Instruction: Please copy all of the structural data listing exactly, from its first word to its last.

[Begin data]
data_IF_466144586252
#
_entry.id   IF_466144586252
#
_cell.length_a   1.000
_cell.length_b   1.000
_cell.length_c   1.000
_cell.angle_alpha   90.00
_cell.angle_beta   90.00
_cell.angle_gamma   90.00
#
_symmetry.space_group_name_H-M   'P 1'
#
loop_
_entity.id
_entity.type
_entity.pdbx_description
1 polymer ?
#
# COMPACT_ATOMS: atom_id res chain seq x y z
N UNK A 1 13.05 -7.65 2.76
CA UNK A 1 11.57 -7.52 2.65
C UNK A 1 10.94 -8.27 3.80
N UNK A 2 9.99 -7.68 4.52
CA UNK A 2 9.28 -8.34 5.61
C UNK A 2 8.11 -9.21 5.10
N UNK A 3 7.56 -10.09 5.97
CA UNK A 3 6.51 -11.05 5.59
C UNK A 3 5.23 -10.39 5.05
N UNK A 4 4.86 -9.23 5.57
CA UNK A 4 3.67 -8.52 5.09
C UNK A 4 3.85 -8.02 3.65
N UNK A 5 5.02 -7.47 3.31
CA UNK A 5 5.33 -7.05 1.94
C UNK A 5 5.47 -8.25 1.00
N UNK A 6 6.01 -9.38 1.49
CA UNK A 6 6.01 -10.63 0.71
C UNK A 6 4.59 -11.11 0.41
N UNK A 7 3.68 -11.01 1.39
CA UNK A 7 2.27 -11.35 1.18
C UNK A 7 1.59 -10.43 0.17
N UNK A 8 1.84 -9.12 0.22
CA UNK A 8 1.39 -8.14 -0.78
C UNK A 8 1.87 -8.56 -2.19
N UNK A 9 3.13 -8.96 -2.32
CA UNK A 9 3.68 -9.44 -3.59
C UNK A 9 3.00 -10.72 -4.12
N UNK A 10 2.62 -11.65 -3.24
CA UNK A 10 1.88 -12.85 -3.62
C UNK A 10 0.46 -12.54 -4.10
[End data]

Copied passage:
data_IF_466144586252
#
_entry.id   IF_466144586252
#
_cell.length_a   1.000
_cell.length_b   1.000
_cell.length_c   1.000
_cell.angle_alpha   90.00
_cell.angle_beta   90.00
_cell.angle_gamma   90.00
#
_symmetry.space_group_name_H-M   'P 1'
#
loop_
_entity.id
_entity.type
_entity.pdbx_description
1 polymer ?
#
# COMPACT_ATOMS: atom_id res chain seq x y z
N UNK A 1 13.05 -7.65 2.76
CA UNK A 1 11.57 -7.52 2.65
C UNK A 1 10.94 -8.27 3.80
N UNK A 2 9.99 -7.68 4.52
CA UNK A 2 9.28 -8.34 5.61
C UNK A 2 8.11 -9.21 5.10
N UNK A 3 7.56 -10.09 5.97
CA UNK A 3 6.51 -11.05 5.59
C UNK A 3 5.23 -10.39 5.05
N UNK A 4 4.86 -9.23 5.57
CA UNK A 4 3.67 -8.52 5.09
C UNK A 4 3.85 -8.02 3.65
N UNK A 5 5.02 -7.47 3.31
CA UNK A 5 5.33 -7.05 1.94
C UNK A 5 5.47 -8.25 1.00
N UNK A 6 6.01 -9.38 1.49
CA UNK A 6 6.01 -10.63 0.71
C UNK A 6 4.59 -11.11 0.41
N UNK A 7 3.68 -11.01 1.39
CA UNK A 7 2.27 -11.35 1.18
C UNK A 7 1.59 -10.43 0.17
N UNK A 8 1.84 -9.12 0.22
CA UNK A 8 1.39 -8.14 -0.78
C UNK A 8 1.87 -8.56 -2.19
N UNK A 9 3.13 -8.96 -2.32
CA UNK A 9 3.68 -9.44 -3.59
C UNK A 9 3.00 -10.72 -4.12
N UNK A 10 2.62 -11.65 -3.24
CA UNK A 10 1.88 -12.85 -3.62
C UNK A 10 0.46 -12.54 -4.10